This was interesting only because I am in no way associated with the legal process, and I have not gotten divorced myself, so the epistolary nature ofThis was interesting only because I am in no way associated with the legal process, and I have not gotten divorced myself, so the epistolary nature of the technical documents was new to me. I think if I had a passing familiarity with either of those things, this book would not have been interesting.
There were essentially two storylines - the divorcing couple, and the personal life of the lawyer doing the divorce. I really only found myself interested in the story of the divorcing couple, the lawyer herself was not a very deep or dramatic person. Probably a nice person to know in real life, but not a page turner to read about. ...more
This was not a good book. It was an interesting concept, but I found that I was not actually interested in any of the characters, and didn't really caThis was not a good book. It was an interesting concept, but I found that I was not actually interested in any of the characters, and didn't really care about the plot, and none of the plot twists were surprising or even vaguely amusing.
It was billed, in the library, as a thriller, with a time travel twist (the part that makes it spec fic) - it was not thrilling. There is a time traveling serial killer, but even though we get many interminable scenes from his perspective, it's a little hard to say exactly why he was motivated to be a serial killer. (Not good. The guy is basically a Murder Hobo.) The house that allows him to time travel is cool, but is a concept clearly ripped off from Dr Who. Why are these particular women targeted? Why only women? They "shine". No more explanation.
The pacing also needed work - it was very choppy, the POV character switched constantly, and there were not very many cliffhanger moments, as there should be in a thriller. Scenes were overlong, without adding much to either characters or plot - inanimate objects and scenery were described in excessive detail.
I was disappointed that I picked this as a book for a long car ride....more
The cover of this book REALLY put me off, because even after I knew it wasn't a horror book, the cover made me think it was, and just not want to pickThe cover of this book REALLY put me off, because even after I knew it wasn't a horror book, the cover made me think it was, and just not want to pick this up, which meant it took a very long time to read.
I disliked the ending. It was very unresolved, which is great if you are planning on reading the sequel, which I am not....more
First, the good stuff. I thought this was a very good audiobook to listen to while commuting - the reader was great. The worldbuilding in theory was fFirst, the good stuff. I thought this was a very good audiobook to listen to while commuting - the reader was great. The worldbuilding in theory was fantastic. The magic system, the detailed levels of clairvoyance & its effects - fascinating. The Rephaim & Emim were interesting. The story was sufficiently engaging, if predictable. I would have really enjoyed this book if not for all the things below.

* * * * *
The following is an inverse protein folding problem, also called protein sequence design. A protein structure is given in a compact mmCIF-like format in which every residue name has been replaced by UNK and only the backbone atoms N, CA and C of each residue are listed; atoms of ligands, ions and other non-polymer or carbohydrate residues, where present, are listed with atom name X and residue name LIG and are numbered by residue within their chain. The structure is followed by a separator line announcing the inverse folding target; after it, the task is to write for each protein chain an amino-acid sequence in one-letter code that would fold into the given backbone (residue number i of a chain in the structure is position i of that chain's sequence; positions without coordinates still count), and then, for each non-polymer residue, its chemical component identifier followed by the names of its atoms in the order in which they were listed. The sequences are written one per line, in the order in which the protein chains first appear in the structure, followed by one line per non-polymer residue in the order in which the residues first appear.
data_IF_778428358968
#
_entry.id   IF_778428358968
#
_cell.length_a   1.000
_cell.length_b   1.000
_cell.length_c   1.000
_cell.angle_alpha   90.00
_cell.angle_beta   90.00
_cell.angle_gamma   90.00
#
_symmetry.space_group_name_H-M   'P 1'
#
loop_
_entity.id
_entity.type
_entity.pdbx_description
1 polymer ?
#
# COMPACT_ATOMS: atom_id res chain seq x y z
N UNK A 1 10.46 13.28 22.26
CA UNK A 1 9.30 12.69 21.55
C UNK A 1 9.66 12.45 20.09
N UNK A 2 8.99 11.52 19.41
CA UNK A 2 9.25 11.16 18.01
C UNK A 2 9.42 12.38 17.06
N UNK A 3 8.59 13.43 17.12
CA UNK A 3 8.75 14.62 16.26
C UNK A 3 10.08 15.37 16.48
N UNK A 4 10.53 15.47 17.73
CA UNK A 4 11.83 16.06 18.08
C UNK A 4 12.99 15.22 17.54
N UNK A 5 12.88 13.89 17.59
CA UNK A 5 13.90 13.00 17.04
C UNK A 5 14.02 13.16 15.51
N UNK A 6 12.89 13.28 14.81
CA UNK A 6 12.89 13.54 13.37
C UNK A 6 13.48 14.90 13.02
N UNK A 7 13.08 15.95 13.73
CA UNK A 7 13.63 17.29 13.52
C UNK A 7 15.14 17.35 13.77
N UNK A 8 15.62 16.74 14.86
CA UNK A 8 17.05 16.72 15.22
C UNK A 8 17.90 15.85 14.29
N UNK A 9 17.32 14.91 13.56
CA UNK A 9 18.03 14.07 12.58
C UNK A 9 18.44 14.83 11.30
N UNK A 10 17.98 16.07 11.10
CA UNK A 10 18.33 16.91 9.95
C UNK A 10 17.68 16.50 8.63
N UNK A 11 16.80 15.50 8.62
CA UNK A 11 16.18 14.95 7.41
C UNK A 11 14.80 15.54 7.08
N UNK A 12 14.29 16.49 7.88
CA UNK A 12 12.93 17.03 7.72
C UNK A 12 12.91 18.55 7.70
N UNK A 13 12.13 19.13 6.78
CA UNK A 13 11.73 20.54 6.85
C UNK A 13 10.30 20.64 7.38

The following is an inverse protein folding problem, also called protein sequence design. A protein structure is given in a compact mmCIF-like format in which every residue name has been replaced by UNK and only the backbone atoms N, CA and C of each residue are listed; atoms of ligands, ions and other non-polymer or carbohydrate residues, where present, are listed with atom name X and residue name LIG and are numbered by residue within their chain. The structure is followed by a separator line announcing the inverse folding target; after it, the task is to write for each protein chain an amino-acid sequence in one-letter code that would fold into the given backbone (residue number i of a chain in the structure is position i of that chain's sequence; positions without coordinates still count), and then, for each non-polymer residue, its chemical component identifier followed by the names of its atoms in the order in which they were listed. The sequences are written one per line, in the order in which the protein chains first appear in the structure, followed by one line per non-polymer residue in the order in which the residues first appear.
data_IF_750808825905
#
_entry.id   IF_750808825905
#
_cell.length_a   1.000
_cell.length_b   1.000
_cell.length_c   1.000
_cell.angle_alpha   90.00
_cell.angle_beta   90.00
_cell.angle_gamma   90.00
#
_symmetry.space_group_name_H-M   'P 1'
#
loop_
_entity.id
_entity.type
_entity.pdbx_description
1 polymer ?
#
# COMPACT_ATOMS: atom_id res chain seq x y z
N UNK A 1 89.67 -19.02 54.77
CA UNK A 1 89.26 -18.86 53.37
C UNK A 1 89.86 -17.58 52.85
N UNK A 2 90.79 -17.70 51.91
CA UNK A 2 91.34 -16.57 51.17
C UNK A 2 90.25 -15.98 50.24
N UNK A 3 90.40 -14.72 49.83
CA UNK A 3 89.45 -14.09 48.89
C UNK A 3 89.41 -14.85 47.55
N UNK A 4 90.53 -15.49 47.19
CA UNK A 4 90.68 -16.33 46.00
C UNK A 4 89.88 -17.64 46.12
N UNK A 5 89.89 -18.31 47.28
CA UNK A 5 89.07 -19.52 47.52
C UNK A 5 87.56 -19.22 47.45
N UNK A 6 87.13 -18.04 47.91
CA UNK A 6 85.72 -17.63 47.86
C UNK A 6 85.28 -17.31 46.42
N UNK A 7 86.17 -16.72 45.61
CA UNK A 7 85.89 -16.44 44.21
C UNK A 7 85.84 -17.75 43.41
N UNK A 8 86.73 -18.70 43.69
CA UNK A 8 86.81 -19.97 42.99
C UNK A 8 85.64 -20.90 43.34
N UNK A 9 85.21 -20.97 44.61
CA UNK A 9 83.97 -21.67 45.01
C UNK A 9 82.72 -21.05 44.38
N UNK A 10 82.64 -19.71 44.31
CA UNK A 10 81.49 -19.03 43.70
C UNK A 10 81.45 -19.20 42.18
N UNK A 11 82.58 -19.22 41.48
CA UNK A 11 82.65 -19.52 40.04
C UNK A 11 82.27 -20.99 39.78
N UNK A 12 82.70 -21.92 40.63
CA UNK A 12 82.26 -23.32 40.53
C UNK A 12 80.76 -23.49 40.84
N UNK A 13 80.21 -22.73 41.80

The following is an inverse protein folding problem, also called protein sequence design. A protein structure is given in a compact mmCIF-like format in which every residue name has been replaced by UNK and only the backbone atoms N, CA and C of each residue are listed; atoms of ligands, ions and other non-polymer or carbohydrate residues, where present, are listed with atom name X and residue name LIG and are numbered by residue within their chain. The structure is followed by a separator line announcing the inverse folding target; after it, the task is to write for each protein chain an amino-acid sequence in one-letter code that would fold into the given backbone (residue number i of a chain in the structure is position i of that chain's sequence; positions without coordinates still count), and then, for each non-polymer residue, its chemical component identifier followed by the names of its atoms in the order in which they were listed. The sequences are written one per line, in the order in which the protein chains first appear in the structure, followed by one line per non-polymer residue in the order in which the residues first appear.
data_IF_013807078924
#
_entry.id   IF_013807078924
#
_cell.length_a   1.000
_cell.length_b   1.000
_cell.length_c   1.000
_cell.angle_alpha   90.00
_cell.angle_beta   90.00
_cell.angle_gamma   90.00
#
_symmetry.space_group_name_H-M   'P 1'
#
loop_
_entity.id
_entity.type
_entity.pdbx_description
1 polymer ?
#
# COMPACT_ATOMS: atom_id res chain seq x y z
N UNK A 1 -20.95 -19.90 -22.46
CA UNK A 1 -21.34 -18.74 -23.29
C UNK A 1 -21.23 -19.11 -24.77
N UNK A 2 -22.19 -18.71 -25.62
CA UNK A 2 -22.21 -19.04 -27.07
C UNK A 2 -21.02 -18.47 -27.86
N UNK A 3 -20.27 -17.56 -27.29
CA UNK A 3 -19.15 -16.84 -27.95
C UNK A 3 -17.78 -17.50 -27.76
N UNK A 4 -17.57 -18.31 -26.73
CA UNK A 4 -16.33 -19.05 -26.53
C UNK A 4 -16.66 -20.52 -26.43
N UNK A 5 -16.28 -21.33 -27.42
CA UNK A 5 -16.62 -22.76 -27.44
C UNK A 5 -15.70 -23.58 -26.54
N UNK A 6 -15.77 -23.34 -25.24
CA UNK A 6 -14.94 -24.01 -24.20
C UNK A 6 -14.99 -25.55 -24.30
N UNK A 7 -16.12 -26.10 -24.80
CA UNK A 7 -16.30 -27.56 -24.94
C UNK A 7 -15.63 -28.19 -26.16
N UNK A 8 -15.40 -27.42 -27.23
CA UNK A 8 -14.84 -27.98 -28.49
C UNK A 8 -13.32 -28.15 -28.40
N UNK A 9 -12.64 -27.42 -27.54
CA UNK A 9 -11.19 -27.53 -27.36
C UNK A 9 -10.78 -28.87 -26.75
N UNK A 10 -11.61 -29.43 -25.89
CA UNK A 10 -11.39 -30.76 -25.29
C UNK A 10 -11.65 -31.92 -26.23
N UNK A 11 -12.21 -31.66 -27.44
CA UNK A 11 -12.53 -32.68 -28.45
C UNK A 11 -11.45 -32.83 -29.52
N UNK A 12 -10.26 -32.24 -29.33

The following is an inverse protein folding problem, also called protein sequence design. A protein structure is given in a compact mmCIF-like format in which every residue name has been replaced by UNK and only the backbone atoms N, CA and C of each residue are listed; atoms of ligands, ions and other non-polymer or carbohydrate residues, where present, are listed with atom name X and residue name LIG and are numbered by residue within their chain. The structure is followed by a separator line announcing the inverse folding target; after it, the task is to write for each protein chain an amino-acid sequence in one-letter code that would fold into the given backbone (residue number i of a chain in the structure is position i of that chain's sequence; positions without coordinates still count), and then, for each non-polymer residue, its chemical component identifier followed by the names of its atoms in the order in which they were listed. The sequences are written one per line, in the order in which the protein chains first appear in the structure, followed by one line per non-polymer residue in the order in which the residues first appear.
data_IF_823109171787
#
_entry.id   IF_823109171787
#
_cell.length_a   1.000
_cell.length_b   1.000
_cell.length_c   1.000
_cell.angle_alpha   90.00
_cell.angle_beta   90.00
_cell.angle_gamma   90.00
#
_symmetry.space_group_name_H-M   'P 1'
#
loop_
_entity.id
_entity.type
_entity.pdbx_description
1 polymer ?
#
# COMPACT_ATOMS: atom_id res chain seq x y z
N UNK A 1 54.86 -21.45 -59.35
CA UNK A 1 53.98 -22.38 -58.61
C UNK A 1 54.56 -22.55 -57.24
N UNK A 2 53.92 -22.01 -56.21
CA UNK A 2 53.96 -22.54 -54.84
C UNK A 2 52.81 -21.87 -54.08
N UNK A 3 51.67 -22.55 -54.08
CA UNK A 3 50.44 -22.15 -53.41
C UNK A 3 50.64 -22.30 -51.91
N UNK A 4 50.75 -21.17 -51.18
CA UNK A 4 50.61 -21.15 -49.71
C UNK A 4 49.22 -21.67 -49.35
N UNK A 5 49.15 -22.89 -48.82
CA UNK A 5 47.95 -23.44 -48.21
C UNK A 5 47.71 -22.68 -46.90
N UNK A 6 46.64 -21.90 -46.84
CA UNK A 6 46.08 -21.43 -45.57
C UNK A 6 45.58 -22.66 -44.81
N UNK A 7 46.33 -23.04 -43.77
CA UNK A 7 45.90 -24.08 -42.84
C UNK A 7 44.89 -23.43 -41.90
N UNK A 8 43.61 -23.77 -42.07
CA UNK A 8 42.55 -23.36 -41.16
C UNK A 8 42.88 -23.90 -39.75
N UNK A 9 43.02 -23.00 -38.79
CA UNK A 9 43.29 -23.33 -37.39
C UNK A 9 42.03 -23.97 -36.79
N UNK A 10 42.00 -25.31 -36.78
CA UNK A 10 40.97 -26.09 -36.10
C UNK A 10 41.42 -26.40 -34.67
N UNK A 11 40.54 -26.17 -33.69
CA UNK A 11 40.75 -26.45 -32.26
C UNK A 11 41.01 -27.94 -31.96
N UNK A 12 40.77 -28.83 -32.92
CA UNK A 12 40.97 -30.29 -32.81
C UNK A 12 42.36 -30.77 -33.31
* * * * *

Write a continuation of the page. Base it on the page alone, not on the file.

The bad stuff: I'm just going to be blunt - this was not the greatest writing. The story would have benefitted greatly from a good editor, because the worldbuilding and general theme of the story were good, but there were many other things that were problematic. The author had a tendency to repeat words or phrases in ways that were grating to me as a reader. ("It was now, or never." "He/She was going to KILL me." Over and over.) Action, the inner thoughts of characters, all conversations, and setting the scene were all done in the same tone & rhythm of short, staccato sentences. I think if I read this myself, instead of listening at a set pace, I would have skimmed many of these sections instinctively & it would have bothered me less.
The main characters - I just couldn't believe in Paige. She was so...not smart. It was useful for worldbuilding that she had to come to conclusions slowly and repeatedly, but it made me as a reader want to continually smack her for not seeing the obvious, or being unnecessarily contrary. At the beginning of the book, she was "feisty" (as YA heroines are required to be), but her character development swerved and changed continually throughout the story to accommodate worldbuilding & plot developments. Not in a character-building way. In an unedited manuscript way. And she was an obligatory stereotypical YA heroine - she was beautiful and unique and special and possesses within her the power to change the destiny of the world, if only she can trust herself enough to use it.
Also, OF COURSE, the smoking hot alien/vampire/keeper/master/rebellion fomenter who is hundreds of years old falls in love with the 19 year old human who fears/resents/trusts/relies on him. OF COURSE. Theirs is a love that cannot be kept down by the man, or Scion, or the other Rephaim. INCREDIBLY unbelievable & out of character for all involved. This was the only point in the book at which I was seized with the urge to drive my car off a bridge.